Foundation steps up to help employees, nonprofits hard hit by pandemic
The Austin Family Foundation announced in late April a pair of relief programs aimed at helping people adversely affected by the COVID-19 pandemic, including employees laid off from companies under its umbrella.
"The coronavirus pandemic has affected families, communities and businesses worldwide," said A-dec Inc. President and CEO Scott Parrish, a member of the foundation. "The Austin Parrish family has been working to ensure we are prioritizing the safety and preparedness of all the people we employ. The foundation has been very busy looking at how we could meet the needs that we have in our community right now."
To that end, the foundation has created the AFF COVID-19 Employee Assistance Fund, which will provide financial assistance to the roughly 100 employees at A-dec, 240 employees at the The Allison Inn and Spa and others at Austin Industries that have been laid off due to the economic downturn brought on by the pandemic. The program, which will continue through the end of May, will distribute tax-free $1,000 grants to eligible employees (criteria and other information is available on the foundation's website at HYPERLINK "http://www.austinfamilyfoundation.com" www.austinfamilyfoundation.com).
"We are really happy that we were able to start the relief fund and take direct action to support our employees during this unprecedented time," Celia Austin, an Austin Family Foundation board member, said. "We are also proud to see so many people step up and do good works for our community."
The second program, called AFF COVID-19 Community Assistance Fund, provides $500 to $10,000 grants to nonprofit organizations in Newberg and Dundee that "are providing the community with basic needs (services and assistance that keep people housed, fed, healthy and safe), social and emotional needs, (services for mental health, child abuse, domestic violence, substance abuse and other social/emotional issues exacerbated by the crisis) and school closures (strategies for addressing learning loss, ancillary services provided by schools, and post-secondary issues," according to the release.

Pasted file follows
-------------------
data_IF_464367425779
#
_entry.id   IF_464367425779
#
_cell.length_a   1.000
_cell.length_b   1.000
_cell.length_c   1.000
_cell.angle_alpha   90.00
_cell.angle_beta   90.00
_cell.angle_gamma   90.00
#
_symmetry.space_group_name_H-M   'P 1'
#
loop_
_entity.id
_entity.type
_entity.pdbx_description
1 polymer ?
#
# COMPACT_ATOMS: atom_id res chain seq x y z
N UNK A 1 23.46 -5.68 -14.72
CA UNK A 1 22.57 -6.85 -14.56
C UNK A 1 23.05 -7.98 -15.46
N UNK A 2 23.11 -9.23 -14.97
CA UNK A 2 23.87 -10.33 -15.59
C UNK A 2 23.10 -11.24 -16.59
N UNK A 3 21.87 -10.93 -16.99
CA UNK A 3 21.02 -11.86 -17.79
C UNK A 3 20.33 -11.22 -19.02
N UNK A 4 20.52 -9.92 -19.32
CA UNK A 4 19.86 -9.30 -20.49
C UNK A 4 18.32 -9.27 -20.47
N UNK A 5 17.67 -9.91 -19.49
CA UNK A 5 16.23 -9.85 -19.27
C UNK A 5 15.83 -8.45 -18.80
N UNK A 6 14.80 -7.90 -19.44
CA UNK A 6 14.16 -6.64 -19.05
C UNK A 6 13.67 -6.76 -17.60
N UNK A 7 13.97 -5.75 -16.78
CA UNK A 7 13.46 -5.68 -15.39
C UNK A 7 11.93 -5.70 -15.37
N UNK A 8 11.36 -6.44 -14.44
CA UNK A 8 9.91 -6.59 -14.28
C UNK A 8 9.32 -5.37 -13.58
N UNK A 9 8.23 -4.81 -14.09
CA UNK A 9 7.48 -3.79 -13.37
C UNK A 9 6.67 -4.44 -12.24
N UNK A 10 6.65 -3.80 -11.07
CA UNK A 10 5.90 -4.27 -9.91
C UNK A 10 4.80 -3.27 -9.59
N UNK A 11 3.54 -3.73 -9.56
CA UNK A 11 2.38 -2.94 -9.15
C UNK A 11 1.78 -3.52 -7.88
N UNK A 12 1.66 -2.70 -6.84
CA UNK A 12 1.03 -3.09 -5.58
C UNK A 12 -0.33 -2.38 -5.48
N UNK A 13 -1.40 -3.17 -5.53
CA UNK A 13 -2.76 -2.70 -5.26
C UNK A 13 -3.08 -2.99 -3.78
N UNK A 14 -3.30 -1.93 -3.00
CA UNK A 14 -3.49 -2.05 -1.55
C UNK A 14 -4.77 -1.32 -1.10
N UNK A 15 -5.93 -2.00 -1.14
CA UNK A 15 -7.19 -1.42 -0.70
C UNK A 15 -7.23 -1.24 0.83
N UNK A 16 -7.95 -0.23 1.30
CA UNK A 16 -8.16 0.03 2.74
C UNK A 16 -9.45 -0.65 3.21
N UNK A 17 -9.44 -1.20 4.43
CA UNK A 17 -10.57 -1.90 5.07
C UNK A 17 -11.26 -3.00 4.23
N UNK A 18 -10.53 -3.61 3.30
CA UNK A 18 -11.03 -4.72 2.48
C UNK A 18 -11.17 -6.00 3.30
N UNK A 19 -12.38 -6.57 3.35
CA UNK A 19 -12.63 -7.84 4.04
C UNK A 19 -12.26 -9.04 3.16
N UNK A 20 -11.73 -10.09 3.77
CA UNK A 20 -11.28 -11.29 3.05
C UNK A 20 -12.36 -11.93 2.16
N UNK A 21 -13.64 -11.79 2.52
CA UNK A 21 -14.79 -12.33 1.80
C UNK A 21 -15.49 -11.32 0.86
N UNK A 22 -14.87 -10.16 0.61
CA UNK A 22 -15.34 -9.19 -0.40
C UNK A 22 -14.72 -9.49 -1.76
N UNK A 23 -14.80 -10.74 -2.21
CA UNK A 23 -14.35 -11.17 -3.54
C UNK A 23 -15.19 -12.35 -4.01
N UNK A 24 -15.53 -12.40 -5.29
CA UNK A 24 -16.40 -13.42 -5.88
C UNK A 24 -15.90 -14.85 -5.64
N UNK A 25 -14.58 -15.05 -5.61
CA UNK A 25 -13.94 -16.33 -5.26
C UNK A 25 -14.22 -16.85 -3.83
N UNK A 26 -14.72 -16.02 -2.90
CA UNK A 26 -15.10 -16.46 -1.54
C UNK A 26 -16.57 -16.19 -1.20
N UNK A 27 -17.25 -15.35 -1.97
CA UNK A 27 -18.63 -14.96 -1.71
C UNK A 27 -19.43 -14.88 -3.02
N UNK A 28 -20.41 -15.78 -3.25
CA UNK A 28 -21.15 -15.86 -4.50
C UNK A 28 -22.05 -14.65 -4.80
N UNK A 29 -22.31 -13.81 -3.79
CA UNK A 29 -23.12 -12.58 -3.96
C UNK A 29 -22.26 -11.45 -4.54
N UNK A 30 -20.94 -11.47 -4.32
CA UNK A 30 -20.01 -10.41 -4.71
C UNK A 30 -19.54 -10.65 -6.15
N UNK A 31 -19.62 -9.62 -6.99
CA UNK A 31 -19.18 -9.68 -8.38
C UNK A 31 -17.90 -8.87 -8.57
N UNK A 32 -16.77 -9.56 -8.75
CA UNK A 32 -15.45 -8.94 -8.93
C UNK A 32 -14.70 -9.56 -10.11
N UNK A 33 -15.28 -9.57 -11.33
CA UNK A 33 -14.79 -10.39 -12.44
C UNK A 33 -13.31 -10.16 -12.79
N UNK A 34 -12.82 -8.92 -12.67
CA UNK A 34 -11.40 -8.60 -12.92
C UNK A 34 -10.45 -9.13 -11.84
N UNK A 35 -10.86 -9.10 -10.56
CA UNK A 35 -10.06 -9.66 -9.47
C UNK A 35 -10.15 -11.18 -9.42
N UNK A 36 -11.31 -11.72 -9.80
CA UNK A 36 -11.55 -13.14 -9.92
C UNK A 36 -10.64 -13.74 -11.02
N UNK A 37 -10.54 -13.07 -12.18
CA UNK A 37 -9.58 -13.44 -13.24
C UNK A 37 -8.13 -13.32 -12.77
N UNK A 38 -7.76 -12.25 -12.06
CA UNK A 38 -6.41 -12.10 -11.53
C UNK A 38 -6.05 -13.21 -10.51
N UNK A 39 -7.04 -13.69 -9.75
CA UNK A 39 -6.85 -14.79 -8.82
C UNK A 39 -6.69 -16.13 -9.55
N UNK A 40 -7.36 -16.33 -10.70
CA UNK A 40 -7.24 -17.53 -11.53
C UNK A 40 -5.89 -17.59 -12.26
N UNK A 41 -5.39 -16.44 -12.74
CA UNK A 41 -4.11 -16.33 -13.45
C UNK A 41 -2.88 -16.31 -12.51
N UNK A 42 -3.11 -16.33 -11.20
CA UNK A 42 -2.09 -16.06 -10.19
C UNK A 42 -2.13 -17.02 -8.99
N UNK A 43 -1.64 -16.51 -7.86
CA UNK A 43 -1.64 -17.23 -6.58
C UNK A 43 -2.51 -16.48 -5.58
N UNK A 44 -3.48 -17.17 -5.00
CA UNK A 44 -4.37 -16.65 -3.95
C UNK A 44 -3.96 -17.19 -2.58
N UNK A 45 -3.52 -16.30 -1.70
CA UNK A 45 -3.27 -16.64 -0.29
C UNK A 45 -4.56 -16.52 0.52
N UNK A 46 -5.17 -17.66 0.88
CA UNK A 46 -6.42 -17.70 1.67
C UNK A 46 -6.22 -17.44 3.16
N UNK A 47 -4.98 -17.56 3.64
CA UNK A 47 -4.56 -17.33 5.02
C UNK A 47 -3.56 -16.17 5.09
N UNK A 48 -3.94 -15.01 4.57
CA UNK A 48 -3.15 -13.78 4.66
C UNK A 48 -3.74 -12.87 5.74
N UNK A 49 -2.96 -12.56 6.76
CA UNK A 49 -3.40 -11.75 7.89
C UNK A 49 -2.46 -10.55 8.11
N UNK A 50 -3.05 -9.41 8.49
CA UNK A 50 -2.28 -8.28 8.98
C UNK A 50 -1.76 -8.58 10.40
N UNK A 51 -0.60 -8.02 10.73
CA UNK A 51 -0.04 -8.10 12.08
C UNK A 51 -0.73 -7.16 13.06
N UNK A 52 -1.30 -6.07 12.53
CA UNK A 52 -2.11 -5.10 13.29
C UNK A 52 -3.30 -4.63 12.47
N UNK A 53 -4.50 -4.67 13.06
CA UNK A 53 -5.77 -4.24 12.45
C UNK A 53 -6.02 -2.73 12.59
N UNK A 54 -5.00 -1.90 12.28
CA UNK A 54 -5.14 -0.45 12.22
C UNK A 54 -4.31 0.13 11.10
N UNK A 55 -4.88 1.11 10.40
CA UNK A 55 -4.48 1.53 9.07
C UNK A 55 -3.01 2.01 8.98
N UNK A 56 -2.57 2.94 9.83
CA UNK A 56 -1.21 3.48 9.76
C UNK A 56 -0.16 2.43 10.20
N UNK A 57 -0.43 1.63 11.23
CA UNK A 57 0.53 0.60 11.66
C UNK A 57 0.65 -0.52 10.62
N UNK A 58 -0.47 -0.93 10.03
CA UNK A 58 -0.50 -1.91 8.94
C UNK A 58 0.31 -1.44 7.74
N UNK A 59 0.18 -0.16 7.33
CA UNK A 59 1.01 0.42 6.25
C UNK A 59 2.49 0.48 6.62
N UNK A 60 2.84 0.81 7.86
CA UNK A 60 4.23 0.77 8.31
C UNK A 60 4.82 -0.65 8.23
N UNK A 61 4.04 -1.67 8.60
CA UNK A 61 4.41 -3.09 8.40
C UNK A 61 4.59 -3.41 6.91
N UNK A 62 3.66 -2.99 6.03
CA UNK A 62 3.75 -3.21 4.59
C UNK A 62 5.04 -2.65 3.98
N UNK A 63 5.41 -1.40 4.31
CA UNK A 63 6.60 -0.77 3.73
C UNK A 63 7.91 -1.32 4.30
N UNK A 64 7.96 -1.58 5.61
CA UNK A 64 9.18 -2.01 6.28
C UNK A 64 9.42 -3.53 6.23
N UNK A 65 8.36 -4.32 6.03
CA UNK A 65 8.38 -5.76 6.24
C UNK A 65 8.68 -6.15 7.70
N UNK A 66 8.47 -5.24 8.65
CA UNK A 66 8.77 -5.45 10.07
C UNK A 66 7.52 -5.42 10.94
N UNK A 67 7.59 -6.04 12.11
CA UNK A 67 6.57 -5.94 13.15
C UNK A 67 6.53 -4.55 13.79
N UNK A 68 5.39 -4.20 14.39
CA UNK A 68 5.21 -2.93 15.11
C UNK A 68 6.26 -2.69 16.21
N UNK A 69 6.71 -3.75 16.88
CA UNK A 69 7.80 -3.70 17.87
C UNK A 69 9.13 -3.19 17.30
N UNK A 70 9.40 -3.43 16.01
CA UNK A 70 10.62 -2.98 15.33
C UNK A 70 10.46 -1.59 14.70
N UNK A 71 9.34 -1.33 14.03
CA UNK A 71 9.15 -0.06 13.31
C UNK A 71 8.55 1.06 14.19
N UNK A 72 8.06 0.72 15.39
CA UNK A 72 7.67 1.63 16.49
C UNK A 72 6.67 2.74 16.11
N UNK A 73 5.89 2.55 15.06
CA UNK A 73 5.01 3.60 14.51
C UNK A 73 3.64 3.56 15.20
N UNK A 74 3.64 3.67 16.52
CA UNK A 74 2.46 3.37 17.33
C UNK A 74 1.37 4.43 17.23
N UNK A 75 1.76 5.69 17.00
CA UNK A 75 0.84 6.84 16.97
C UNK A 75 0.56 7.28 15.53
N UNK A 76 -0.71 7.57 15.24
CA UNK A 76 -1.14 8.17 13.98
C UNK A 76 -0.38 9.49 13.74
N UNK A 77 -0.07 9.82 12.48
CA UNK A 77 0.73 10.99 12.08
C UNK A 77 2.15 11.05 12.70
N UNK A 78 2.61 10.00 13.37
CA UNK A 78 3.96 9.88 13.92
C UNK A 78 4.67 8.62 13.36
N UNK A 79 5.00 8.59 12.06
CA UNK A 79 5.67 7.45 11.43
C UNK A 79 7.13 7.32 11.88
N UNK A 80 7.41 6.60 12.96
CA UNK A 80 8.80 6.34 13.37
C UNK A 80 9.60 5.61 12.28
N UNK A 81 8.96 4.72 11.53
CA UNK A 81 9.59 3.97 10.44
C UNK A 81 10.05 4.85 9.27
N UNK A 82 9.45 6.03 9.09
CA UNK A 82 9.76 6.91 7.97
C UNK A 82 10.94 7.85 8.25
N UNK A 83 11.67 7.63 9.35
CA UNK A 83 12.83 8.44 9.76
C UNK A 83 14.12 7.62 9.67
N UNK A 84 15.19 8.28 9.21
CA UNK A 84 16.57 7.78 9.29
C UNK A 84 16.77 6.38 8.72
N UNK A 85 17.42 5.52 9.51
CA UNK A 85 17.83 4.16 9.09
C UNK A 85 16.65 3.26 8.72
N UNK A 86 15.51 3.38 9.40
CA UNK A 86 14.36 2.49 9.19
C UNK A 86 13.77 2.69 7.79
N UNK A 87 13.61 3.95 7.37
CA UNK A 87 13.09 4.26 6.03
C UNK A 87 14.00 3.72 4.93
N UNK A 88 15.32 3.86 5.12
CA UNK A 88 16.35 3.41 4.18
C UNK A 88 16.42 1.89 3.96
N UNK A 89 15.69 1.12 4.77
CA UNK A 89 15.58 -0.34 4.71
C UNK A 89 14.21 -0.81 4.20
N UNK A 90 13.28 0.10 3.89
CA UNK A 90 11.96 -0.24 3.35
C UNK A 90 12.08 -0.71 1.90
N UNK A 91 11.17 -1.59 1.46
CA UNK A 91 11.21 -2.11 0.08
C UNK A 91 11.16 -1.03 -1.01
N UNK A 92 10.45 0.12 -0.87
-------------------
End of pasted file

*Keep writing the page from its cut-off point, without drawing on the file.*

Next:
Nonprofit agencies can apply for the grants through the foundation, which had awarded $185,000 in grants to nonprofits in the community by early May.
"We have already been able to fund some of the groups we've worked with, who we know are doing important work in our community: Newberg FISH, Juliette's House, Virginia Garcia, Love INC, A Family Place, Meals on Wheels, 2nd Street Community Drop-in Center, as well as the other local churches and nonprofits that have been providing the community food during this time," said Austin Family Foundation Chairwoman Loni Parrish.
The move by the foundation follows other initiatives begun by A-dec and the Allison. From March 22 to May 3, the Allison served 3,645 family-style meals to go, at cost, to the Newberg community, feeding 21,870 people. The program also allowed some kitchen workers at the Allison's restaurant, Jory, to continue working during the downturn. More than $6,000 in tips gathered during the two-week effort were donated to nine local and national charities.
"When our doors closed in March, the community opened their hearts by supporting our meals to-go program," said Pierre Zreik, managing director of the Allison. "It was a sincere pleasure for our team to provide the community with comforting meals during this uncertain time."
Not to be outdone, A-dec mounted a national effort in March to aid in supplying healthcare workers with personal protective equipment (PPE). The company responded to a call from Legacy Health for help by designing prototypes for a plastic shield covering for air purifying respirators, worn during medical procedures to safeguard healthcare workers from airborne illnesses. A-dec initially produced nearly 13,000 of the shields to aid in the effort and has ramped up to fabricating 10,000 PAPR shields each week to meet Legacy's need during the pandemic.
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